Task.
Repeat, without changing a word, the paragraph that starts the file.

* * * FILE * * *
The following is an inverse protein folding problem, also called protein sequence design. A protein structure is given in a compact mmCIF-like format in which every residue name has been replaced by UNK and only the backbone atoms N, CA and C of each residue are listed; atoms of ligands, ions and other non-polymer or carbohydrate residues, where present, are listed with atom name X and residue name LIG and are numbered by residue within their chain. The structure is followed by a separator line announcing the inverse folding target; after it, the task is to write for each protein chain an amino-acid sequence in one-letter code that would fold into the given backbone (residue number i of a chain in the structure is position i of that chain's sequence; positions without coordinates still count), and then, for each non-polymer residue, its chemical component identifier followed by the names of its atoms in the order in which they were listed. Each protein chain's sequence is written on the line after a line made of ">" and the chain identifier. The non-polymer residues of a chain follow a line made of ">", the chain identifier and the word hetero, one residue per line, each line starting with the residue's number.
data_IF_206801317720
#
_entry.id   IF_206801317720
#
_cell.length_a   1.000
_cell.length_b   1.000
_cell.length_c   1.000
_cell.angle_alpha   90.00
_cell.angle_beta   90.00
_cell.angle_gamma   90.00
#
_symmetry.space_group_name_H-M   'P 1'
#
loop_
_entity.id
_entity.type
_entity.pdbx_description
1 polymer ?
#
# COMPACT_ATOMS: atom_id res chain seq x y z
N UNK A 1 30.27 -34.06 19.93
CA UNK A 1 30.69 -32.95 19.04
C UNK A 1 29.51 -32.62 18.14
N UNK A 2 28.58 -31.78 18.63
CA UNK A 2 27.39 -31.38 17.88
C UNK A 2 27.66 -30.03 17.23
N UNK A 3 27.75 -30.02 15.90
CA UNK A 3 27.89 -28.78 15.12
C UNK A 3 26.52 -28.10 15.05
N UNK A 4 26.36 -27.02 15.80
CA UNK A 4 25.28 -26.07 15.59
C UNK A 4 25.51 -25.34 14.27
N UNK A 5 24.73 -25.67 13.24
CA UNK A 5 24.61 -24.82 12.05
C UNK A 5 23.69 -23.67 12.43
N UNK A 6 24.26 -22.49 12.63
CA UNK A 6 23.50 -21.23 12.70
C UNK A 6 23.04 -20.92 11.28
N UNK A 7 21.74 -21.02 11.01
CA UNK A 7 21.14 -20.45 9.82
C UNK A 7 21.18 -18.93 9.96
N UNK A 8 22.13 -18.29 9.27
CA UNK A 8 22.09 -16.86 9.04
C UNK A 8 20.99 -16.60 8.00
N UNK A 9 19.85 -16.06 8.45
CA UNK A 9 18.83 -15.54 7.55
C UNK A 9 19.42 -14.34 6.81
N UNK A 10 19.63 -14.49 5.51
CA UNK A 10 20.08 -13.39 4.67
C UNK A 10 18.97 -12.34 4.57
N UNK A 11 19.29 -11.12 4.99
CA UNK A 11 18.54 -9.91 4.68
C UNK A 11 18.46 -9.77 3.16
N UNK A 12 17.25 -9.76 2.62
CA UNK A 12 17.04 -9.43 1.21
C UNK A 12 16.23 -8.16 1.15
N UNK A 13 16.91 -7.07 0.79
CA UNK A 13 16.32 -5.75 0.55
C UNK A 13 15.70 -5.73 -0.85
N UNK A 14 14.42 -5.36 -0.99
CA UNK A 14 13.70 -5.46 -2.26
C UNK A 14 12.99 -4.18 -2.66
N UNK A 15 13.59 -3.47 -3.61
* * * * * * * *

The following is an inverse protein folding problem, also called protein sequence design. A protein structure is given in a compact mmCIF-like format in which every residue name has been replaced by UNK and only the backbone atoms N, CA and C of each residue are listed; atoms of ligands, ions and other non-polymer or carbohydrate residues, where present, are listed with atom name X and residue name LIG and are numbered by residue within their chain. The structure is followed by a separator line announcing the inverse folding target; after it, the task is to write for each protein chain an amino-acid sequence in one-letter code that would fold into the given backbone (residue number i of a chain in the structure is position i of that chain's sequence; positions without coordinates still count), and then, for each non-polymer residue, its chemical component identifier followed by the names of its atoms in the order in which they were listed. Each protein chain's sequence is written on the line after a line made of ">" and the chain identifier. The non-polymer residues of a chain follow a line made of ">", the chain identifier and the word hetero, one residue per line, each line starting with the residue's number.